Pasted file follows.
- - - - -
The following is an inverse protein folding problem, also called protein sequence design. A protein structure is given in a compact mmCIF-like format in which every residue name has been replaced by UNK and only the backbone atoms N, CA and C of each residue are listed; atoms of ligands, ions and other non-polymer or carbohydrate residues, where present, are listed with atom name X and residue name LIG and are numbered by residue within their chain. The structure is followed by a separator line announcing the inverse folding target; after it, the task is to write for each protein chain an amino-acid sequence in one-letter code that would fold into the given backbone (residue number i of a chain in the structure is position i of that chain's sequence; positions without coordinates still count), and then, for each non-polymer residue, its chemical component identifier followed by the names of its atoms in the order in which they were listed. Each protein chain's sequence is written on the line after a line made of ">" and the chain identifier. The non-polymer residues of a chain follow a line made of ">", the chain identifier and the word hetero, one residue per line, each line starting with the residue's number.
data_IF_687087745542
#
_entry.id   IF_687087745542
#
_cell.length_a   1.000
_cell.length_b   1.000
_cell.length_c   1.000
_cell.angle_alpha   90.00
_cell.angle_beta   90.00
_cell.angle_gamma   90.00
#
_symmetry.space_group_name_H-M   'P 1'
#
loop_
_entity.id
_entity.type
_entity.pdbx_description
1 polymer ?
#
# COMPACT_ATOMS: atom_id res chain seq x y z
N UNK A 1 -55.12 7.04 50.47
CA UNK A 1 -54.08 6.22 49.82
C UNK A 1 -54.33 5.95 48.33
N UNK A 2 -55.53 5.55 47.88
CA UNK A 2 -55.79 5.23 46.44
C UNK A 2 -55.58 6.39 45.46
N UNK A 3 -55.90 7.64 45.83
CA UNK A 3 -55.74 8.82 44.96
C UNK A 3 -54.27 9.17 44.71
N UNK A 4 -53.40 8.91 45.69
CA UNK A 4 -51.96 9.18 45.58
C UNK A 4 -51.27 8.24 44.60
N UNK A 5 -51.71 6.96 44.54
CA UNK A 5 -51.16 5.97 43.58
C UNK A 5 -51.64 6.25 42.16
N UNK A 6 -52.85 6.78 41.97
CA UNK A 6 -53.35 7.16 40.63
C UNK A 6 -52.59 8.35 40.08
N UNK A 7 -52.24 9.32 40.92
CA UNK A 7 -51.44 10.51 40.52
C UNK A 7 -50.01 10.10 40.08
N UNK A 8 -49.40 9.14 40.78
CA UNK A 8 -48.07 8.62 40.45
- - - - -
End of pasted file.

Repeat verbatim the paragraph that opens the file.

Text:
The following is an inverse protein folding problem, also called protein sequence design. A protein structure is given in a compact mmCIF-like format in which every residue name has been replaced by UNK and only the backbone atoms N, CA and C of each residue are listed; atoms of ligands, ions and other non-polymer or carbohydrate residues, where present, are listed with atom name X and residue name LIG and are numbered by residue within their chain. The structure is followed by a separator line announcing the inverse folding target; after it, the task is to write for each protein chain an amino-acid sequence in one-letter code that would fold into the given backbone (residue number i of a chain in the structure is position i of that chain's sequence; positions without coordinates still count), and then, for each non-polymer residue, its chemical component identifier followed by the names of its atoms in the order in which they were listed. Each protein chain's sequence is written on the line after a line made of ">" and the chain identifier. The non-polymer residues of a chain follow a line made of ">", the chain identifier and the word hetero, one residue per line, each line starting with the residue's number.